Something to try: Have a conversation with someone this week where you ask open-ended questions (that can’t be answered with a yes/no), reflect back on what they’ve said at least once, and take a breath every time you feel you are about to interrupt them. Practicing your listening skills this way will lead to more meaningful conversations with everyone in your life, including any adult children you may have.

Coaching Can Help

If you want to up your game when it comes to interacting with your adult children or any adults in your life, consider working with a coach. Schedule a free discovery call with me and let’s see if we’re a good fit to work together.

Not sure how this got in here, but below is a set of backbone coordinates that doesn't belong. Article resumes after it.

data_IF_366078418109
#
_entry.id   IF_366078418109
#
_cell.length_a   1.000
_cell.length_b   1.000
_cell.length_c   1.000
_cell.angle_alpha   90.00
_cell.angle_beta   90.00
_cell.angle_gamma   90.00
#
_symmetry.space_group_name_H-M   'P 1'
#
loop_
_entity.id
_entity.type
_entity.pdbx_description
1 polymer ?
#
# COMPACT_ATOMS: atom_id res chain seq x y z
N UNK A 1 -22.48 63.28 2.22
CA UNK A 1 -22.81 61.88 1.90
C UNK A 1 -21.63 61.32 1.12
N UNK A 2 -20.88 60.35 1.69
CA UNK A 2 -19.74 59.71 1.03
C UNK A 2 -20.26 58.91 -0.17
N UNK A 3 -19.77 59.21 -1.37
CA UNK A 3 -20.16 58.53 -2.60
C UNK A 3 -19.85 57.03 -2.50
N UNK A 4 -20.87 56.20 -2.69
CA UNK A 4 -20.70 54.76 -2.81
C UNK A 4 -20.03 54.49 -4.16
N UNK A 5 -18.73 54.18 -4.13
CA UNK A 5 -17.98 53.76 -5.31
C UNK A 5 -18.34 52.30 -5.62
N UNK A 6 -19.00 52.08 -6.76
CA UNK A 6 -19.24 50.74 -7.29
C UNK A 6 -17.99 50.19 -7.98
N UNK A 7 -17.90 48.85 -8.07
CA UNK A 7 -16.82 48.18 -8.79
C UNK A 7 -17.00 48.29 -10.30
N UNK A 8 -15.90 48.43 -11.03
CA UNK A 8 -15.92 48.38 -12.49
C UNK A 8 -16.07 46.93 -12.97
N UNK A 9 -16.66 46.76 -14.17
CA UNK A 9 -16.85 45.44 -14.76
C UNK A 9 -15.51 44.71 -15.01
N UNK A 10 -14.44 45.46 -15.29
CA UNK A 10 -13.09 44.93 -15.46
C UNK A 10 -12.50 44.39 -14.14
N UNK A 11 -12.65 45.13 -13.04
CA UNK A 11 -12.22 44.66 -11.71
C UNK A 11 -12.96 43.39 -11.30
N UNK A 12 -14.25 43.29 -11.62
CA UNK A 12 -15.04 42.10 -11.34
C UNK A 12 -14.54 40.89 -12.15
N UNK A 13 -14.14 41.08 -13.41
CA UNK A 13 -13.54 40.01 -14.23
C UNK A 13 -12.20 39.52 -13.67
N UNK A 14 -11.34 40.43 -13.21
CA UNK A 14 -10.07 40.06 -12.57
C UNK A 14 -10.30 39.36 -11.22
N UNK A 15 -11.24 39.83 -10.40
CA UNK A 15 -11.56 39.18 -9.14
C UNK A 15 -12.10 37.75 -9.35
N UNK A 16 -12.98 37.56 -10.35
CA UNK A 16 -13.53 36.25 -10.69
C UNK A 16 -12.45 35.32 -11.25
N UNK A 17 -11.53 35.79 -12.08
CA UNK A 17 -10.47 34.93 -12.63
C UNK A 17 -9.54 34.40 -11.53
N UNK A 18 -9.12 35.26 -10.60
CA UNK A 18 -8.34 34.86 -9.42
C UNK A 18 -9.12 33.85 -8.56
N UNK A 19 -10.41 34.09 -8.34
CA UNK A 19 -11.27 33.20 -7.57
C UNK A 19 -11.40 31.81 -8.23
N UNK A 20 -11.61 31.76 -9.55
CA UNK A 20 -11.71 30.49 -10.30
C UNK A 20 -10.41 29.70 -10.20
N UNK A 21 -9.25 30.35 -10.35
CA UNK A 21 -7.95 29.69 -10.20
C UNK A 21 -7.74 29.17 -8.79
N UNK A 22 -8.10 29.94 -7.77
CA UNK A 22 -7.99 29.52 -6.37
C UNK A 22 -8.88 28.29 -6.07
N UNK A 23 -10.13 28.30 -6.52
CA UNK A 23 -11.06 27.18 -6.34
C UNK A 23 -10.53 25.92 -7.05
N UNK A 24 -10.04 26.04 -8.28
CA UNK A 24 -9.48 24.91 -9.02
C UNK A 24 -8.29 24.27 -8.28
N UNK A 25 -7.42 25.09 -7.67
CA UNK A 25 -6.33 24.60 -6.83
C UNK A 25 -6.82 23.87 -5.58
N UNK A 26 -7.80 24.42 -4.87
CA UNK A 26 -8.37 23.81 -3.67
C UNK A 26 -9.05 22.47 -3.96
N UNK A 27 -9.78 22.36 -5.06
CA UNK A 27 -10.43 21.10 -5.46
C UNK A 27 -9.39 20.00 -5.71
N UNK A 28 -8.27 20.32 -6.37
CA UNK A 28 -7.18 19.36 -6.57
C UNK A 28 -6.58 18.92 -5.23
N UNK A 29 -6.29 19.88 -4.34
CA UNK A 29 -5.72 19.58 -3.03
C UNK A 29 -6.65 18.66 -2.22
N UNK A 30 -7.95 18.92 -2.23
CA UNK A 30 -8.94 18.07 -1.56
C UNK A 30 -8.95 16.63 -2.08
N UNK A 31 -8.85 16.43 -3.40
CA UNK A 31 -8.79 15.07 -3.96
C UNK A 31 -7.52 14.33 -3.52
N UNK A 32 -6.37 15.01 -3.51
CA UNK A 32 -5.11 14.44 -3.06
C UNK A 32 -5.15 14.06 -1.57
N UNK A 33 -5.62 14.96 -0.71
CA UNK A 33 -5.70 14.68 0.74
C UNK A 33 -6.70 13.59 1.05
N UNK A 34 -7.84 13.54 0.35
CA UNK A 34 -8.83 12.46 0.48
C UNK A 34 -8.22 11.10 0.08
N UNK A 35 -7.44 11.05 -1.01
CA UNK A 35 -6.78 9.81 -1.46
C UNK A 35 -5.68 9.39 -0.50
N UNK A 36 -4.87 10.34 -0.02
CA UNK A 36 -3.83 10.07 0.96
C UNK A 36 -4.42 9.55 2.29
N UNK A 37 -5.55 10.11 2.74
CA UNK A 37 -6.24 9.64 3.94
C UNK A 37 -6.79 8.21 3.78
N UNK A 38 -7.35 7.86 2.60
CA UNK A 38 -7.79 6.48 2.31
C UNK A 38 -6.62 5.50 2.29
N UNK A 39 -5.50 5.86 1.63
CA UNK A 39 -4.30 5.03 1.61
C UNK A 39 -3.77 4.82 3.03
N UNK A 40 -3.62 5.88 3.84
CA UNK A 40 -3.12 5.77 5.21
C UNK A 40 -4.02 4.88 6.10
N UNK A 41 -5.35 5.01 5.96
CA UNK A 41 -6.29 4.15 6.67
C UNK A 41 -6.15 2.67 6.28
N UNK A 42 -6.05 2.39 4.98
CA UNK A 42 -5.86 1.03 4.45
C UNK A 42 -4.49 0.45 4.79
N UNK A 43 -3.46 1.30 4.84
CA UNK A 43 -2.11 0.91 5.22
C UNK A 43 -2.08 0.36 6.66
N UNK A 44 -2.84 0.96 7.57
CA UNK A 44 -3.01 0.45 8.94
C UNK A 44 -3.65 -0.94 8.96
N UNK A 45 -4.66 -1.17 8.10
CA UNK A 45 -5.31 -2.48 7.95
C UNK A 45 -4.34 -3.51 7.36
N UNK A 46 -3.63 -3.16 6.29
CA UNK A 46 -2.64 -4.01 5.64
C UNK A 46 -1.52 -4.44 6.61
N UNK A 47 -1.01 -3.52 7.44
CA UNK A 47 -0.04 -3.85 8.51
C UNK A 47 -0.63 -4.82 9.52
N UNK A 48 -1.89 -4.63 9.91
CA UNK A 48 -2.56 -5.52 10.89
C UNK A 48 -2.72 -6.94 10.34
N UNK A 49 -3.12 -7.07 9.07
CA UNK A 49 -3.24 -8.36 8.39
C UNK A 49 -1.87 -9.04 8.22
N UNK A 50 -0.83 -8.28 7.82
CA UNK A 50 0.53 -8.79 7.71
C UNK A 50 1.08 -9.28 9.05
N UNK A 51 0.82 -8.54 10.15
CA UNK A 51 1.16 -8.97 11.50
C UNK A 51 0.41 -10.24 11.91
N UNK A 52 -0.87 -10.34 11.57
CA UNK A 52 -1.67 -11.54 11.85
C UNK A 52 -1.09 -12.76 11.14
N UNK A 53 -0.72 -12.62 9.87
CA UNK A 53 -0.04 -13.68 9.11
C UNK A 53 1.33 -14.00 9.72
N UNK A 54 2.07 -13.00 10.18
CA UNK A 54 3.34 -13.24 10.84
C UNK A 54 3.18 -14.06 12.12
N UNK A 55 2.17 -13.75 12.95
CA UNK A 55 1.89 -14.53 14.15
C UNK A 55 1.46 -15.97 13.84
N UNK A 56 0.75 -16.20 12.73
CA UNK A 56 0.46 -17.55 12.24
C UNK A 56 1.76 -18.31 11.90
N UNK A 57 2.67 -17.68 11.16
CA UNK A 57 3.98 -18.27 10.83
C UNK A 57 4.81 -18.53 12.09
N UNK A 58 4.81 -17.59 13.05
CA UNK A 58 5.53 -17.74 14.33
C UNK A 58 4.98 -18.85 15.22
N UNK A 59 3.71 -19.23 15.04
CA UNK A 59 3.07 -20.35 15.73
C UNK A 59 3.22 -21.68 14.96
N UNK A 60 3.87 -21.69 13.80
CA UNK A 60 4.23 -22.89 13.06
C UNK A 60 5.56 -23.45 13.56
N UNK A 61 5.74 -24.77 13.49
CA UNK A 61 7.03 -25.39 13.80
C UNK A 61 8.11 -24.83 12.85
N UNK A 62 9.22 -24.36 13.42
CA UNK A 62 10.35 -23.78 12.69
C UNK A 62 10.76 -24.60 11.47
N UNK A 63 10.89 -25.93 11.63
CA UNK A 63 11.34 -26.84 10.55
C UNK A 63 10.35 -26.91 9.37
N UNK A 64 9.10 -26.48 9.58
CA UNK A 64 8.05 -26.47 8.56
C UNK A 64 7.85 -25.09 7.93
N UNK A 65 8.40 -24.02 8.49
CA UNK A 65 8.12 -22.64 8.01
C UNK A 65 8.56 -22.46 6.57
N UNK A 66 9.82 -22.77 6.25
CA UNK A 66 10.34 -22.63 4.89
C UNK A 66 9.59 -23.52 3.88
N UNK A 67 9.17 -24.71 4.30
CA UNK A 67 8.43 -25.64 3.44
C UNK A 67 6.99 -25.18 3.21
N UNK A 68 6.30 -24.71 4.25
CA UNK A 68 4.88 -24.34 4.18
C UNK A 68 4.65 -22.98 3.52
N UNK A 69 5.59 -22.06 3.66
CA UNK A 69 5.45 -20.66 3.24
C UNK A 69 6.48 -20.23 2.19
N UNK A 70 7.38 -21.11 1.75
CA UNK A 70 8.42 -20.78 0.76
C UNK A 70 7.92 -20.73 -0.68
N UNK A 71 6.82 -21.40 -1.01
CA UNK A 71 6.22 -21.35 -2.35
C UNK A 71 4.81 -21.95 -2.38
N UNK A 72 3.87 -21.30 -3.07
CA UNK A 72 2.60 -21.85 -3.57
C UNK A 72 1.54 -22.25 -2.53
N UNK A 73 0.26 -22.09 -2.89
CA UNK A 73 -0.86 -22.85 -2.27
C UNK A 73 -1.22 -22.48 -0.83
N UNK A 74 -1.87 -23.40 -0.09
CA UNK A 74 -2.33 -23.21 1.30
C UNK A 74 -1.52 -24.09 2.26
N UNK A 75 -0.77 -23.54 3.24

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One Comment

  1. This is indeed a tough subject area. Initially, as I see it, we as parents define the terms and extent of the relationship. As the child gets older, however, the roles slowly reverse. We never know exactly when to, or even if, “pull back”. It isn’t easy and in my experience, it depends on the individual child. Simply put, some grow up faster than others. One child may be ready to take on the world at (for example) age 20; a second may not be ready at 24. Either way, it’s all good to me. So long as I can continue to be part of their lives, and they are willing to let me be a part of theirs, I’m happy.